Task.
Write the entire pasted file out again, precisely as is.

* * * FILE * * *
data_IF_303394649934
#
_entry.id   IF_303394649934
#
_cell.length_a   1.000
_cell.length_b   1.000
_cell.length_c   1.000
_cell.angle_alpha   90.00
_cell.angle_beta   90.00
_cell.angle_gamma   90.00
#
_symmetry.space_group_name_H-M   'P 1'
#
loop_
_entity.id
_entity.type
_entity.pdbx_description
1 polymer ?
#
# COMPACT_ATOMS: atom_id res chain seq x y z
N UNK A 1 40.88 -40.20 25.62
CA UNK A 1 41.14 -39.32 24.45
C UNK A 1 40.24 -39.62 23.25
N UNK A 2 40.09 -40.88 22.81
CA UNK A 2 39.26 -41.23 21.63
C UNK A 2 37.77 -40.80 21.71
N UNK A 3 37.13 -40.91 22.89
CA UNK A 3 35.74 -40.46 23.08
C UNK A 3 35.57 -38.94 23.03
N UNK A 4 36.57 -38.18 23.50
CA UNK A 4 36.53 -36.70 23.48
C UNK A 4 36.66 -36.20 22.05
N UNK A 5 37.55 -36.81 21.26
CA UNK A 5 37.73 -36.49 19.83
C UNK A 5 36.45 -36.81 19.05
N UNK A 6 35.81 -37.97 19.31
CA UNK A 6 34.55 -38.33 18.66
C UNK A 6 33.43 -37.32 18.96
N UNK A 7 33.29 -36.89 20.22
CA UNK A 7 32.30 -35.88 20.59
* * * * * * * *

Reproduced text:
data_IF_303394649934
#
_entry.id   IF_303394649934
#
_cell.length_a   1.000
_cell.length_b   1.000
_cell.length_c   1.000
_cell.angle_alpha   90.00
_cell.angle_beta   90.00
_cell.angle_gamma   90.00
#
_symmetry.space_group_name_H-M   'P 1'
#
loop_
_entity.id
_entity.type
_entity.pdbx_description
1 polymer ?
#
# COMPACT_ATOMS: atom_id res chain seq x y z
N UNK A 1 40.88 -40.20 25.62
CA UNK A 1 41.14 -39.32 24.45
C UNK A 1 40.24 -39.62 23.25
N UNK A 2 40.09 -40.88 22.81
CA UNK A 2 39.26 -41.23 21.63
C UNK A 2 37.77 -40.80 21.71
N UNK A 3 37.13 -40.91 22.89
CA UNK A 3 35.74 -40.46 23.08
C UNK A 3 35.57 -38.94 23.03
N UNK A 4 36.57 -38.18 23.50
CA UNK A 4 36.53 -36.70 23.48
C UNK A 4 36.66 -36.20 22.05
N UNK A 5 37.55 -36.81 21.26
CA UNK A 5 37.73 -36.49 19.83
C UNK A 5 36.45 -36.81 19.05
N UNK A 6 35.81 -37.97 19.31
CA UNK A 6 34.55 -38.33 18.66
C UNK A 6 33.43 -37.32 18.96
N UNK A 7 33.29 -36.89 20.22
CA UNK A 7 32.30 -35.88 20.59